Transferring to Pembroke on 5th February 1915, followed by the battleship Jupiter on 12th August 1915, he saw service with her as part of the Suez Canal Patrol, and for a period whilst aboard her was with the trawler Tanjore (?) from March to May 1916, pfresubabnly patrolling the canal or the Red Sea area. Back fully with Jupiter from May 1916, he then joined Pembroke on 23rd December 1916, followed by the submarine depot ship Bonaventure from 30th June 1917 and then Pembroke again from 3rd December 1917.
Grace then joined the armed boarding steamer H.M.S Perth, which vessel had been requisitioned for the Royal Navy from the Dundee and Newcastle Steam Shipping Company, and armed with three 4.7 inch guns, and patrolled mainly on the East Indies Station. It was however during a voyage home from Gibraltar to Milford Haven on 1st October 1918, that Grace was present when she was engaged in convoy protection and whilst zigzagging ahead of the convoy at 11.45 came across a German submarine which was then fired upon at 13.20. The enemy submarine fired back with her deck gun, at a range of 8800 yards which then rapidly decreased to 4800 yards as the Perth closed with the target. During this engagement with what turned out to be the U-139, Sub Lieutenant Stevenson RNR was killed. The submarine then dived at 13.30 and Perth rejoined the convoy at 14.40. The enemy submarine was then once again reported and engaged at extreme range at 16.00. By 16.10 the submarine was out of range and Perth ceased her fire. Then at 17.20, Perth once again engaged the submarine at a range of 8000 yards which decreased to 5800 yards. The enemy submarine fire back and in this incident, Assistant Paymaster C.G. Maile was killed. The submarine dived at 17.30. At 18.30 the Perth proceeded to the aid of two steamers which had issued distress calls, and at 18.50 the SS Bylands was sunk by the German submarine. At 19.10 the Perth picked up her crew, and at the same time lowered a whaler to examine the SS Manin which had been abandoned by her crew. By 19.15 two other destroyers protecting the convoy rejoined and the entire force went on its way.
Despite having been bested by the German submarine on this occasion, the crew of Perth had borne the brunt of the fire in various engagements spanning almost six hours, with two of her officer’s being killed. In this action, Grace, who was a Petty Officer in command of the foremost 4.7 inch gun, was wounded by ‘splinters of shell causing superficial; abrasions on the inner side of right tibia, 2 “ below the knee; over the head of the metatarsal bone of great toe and over the dorsum of right foot’ this being confirmed by the accompanying Parchment Royal Navy Certificate for Wounds and Hurts issued to him on 25th October 1918.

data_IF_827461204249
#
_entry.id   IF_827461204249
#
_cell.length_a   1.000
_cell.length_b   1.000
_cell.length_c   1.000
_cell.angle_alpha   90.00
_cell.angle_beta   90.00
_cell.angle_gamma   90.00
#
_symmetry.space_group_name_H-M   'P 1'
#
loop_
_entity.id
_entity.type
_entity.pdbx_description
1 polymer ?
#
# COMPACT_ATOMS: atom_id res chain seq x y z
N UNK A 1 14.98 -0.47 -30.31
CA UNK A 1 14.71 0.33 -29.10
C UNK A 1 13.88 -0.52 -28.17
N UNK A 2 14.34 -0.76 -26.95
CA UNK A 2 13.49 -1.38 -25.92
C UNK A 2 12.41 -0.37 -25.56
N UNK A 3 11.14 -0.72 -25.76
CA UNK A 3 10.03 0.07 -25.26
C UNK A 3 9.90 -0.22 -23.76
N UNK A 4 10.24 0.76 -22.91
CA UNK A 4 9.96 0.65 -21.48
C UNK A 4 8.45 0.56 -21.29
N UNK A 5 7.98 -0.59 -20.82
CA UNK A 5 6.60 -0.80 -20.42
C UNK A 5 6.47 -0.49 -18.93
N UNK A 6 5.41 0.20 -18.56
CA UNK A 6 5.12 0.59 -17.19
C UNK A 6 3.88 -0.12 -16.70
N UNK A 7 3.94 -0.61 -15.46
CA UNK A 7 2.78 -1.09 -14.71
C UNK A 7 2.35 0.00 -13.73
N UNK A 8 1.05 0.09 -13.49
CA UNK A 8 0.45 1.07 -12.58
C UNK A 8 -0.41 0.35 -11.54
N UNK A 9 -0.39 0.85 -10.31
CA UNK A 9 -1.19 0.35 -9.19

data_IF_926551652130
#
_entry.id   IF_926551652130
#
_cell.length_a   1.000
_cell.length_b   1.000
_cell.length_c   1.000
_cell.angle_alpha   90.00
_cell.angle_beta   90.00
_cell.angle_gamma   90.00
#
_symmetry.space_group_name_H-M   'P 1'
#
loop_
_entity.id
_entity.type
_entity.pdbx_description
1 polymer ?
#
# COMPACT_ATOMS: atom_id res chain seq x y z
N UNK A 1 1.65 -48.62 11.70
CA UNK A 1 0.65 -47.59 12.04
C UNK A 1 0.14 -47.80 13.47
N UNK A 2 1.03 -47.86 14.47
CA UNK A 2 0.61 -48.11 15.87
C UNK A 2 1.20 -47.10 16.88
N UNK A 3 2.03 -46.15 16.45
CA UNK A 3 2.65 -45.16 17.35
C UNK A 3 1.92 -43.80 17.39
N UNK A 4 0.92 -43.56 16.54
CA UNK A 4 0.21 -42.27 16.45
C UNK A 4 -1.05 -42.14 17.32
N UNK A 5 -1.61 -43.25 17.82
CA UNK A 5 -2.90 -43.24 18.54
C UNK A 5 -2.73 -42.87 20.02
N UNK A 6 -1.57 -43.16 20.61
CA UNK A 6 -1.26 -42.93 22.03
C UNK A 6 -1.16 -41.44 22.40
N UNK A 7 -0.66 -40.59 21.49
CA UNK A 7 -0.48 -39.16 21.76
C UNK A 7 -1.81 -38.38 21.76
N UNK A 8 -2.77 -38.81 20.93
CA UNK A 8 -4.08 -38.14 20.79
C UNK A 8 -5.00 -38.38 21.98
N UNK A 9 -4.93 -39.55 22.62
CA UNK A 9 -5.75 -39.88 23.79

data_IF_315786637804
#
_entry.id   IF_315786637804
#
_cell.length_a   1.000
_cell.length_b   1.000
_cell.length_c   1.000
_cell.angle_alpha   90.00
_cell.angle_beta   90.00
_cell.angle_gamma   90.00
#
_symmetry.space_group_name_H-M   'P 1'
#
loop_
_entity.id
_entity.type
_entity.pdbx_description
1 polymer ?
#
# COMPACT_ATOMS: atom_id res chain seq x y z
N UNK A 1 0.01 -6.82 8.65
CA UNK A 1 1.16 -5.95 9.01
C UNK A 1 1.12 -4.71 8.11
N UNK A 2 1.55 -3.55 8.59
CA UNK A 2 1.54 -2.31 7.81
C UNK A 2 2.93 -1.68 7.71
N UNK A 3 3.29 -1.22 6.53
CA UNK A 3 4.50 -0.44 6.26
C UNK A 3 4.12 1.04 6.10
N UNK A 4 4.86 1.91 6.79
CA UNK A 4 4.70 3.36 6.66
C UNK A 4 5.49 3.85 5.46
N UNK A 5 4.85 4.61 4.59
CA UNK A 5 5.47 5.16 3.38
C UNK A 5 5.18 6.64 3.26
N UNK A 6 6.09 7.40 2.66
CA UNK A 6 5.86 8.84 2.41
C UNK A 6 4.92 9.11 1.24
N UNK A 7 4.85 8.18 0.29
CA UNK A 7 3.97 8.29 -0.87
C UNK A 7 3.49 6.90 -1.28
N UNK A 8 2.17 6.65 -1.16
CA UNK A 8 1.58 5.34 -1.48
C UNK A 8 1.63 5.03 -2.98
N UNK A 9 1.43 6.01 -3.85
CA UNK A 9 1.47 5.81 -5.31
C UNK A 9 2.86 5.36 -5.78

Grace was subsequently awarded the Distinguished Service Medal in the London Gazette for 17th January 1919, ‘for services in action with enemy submarines’.
Grace was posted back to Pembroke on 11th December 1918, and then joined the river gunboat H.M.S Scarab on 13th March 1919, and sailed with her for China where she joined the Yangtse Flotilla to provide aid for British flagged shipping and British nationals in an unstable environment. It was whilst he was here that he saw action ashore with a gun detachment in defence of a missionary station manned by American female missionaries. A photo from this time mentions the incident and that one of the crew was wounded shortly after the photograph taken. it was whilst he was serving aboard Scarab that Grace was promoted to Chief Petty Officer on 1st September 1920, and awarded the Royal Navy Long Service and Good Conduct Medal.
Posted home to Pembroke on 9th April 1922, he then rejoined Scarab for a further period on the China Station on 10th February 1923, before being posted back to Pembroke on 7th April 1925 and pensioned ashore on 16th December 1926. Enrolling into the Royal Fleet Reserve on 17th December 1926, he attended 7 day drill training in 1927, 1929 and 1931, but was then discharged from the Royal Fleet Reserve on 16th December 1936. However with the outbreak of the Second World War he was once again mobilised as a Chief Petty Officer on 28th August 1939, serving with the shore establishment Wildfire, and then joined Pembroke on 14th March 1940, followed by the Fleet Air Arm base Daedalus on 3rd May 1940, before rejoining Pembroke on 21st July 1941 and being released from service eventually on 4th March 1947. He had seen home service throughout the war.